image of marble pillars of justice

In Kafka’s “Before the Law”, the protagonist is faced with a door through which he seeks to obtain “the law”, yet, year after year, attempt after attempt, he is denied entry. He is told the door is made for him, but still, it will not open for him. 

Survivors of sexual violence are familiar with this experience. Every step of the way, they face hurdles – stigma, trauma, costs, delays and complexity. They also face unexpected and confusing hurdles like collective bargaining agreements that purport to protect them, while (on the surface) limiting the rights that they have at common law and under the Limitations Act to pursue remedies for sexual violence on their own terms when they are ready to do so.

However, this week the door has cracked open a little further. 

In A.H. v SNC Lavalin 2022 BCSC 2106, the Defendants applied to strike the Plaintiff’s action for remedies arising from sexual misconduct (including sexual battery) by a supervisor that had occurred years prior. The Plaintiff had commenced and abandoned a grievance claim in favour of a civil action. Meanwhile, certification by WCAT was ongoing. Justice Loo found that in light of the wording of the collective bargaining agreement, which allowed for alternative actions apart from the grievance procedure, the abandoned grievance, and the potential that WCAT would conclude that it was not the appropriate venue, the Plaintiff faced real risk of being without a remedy. The court chose to confirm and exercise its inherent jurisdiction in dismissing the application to strike the Plaintiff’s civil action and affirmed the principle that where there is a right, there is a remedy.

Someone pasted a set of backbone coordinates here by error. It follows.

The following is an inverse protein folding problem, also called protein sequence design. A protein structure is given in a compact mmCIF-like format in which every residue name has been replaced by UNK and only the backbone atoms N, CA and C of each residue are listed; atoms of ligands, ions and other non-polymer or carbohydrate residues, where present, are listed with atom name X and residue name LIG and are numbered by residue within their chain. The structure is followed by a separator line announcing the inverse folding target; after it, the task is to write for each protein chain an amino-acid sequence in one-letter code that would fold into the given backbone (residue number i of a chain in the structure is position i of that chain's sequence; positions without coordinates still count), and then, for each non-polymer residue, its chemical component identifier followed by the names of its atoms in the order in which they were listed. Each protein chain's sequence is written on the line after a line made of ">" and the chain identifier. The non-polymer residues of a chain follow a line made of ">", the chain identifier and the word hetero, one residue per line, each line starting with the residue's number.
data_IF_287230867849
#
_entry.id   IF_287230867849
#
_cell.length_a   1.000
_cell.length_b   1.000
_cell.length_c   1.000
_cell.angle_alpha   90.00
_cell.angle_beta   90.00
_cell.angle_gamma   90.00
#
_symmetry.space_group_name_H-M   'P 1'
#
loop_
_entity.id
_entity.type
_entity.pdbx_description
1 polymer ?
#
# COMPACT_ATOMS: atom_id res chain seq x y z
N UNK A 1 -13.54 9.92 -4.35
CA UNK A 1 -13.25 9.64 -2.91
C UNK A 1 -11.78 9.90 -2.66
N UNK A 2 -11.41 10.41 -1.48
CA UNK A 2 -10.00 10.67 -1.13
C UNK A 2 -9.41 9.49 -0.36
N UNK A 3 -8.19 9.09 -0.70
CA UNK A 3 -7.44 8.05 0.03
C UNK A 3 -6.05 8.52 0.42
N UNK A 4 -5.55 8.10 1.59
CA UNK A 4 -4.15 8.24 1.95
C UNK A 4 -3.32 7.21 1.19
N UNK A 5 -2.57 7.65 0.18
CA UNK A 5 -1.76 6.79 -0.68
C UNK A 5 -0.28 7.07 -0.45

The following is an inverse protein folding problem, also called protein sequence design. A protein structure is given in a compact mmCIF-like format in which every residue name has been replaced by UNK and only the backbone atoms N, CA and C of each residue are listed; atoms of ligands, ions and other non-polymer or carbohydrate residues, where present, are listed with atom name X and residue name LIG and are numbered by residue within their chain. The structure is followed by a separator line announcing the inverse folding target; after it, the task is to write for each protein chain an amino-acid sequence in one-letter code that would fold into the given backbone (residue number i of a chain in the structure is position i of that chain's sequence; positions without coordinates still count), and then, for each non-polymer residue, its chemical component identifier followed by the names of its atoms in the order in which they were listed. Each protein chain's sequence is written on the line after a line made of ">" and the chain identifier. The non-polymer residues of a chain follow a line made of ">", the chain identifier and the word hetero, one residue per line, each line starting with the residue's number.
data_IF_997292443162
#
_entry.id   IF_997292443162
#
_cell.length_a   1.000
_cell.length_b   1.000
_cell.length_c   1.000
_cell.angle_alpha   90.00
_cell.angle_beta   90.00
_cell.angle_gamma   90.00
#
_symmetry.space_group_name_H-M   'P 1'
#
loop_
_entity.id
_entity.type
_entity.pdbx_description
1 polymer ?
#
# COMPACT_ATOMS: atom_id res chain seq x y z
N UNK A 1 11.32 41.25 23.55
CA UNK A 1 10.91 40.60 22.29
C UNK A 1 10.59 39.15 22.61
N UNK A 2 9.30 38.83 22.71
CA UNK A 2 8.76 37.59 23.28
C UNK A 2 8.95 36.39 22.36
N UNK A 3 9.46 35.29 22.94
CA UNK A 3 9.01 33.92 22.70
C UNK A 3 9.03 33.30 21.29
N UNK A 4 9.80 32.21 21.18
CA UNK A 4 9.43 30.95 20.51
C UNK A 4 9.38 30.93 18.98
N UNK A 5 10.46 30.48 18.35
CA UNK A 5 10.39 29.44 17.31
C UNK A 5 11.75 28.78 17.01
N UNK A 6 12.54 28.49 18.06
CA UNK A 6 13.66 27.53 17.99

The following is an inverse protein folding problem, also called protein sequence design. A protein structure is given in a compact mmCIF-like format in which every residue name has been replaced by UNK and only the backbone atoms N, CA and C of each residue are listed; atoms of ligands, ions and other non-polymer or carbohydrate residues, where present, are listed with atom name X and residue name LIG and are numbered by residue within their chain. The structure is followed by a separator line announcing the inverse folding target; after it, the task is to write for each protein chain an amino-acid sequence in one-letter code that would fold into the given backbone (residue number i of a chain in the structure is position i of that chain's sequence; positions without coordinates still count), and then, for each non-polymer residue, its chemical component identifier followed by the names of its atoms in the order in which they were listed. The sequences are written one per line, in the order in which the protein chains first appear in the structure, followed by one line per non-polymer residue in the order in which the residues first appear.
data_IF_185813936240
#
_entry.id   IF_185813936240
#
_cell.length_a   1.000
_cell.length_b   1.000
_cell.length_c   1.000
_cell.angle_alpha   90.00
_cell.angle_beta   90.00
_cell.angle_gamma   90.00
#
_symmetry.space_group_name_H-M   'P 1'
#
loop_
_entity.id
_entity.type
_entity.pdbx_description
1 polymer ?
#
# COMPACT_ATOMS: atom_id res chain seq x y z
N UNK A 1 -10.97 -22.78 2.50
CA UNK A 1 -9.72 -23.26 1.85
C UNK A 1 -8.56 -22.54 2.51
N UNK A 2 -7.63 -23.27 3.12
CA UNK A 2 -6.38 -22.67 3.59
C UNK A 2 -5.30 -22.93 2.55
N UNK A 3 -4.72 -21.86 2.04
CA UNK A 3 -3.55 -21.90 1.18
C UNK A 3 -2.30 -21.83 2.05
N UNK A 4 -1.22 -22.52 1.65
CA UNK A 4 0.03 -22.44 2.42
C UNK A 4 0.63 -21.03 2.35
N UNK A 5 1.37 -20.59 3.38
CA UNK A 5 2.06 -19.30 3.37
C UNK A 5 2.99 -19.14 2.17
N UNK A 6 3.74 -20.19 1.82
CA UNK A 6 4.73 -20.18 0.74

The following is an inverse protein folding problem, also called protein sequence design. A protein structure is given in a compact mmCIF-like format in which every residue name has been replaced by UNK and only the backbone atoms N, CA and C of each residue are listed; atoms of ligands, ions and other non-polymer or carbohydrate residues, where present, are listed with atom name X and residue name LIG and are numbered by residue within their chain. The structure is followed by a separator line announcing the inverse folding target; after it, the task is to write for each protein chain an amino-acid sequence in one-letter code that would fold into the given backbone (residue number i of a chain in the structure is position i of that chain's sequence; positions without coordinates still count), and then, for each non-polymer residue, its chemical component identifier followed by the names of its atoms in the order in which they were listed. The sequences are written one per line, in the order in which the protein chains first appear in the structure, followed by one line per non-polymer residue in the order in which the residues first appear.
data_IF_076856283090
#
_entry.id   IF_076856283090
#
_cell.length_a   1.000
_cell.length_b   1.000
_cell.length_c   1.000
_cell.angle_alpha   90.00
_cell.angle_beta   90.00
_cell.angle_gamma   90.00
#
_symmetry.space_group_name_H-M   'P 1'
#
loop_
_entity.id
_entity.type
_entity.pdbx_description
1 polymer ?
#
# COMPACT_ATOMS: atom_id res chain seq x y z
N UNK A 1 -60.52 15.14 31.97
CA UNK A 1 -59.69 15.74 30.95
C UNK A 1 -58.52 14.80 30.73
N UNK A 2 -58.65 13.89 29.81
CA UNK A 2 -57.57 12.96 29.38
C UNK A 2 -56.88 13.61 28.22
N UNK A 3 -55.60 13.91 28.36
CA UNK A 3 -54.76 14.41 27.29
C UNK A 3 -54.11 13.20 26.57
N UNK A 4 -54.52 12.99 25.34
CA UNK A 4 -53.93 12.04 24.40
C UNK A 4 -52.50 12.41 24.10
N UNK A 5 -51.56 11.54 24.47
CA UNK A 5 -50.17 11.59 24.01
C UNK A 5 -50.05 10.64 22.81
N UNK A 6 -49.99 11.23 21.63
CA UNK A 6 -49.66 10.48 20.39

Martin Sheard assisted me, and his work was first-rate. He was knowledgeable, efficient, and made me absolutely confident that I had received exactly the legal services I needed.
— Joe Broadhurst / Managing Partner, Broadhurst Kooy Family Law

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Martin Sheard has advocated at the Supreme Court of Canada on behalf of financially marginalized Canadians. Only about once every two years does the Supreme Court of Canada hear an employment law case, so this was a special moment for Martin.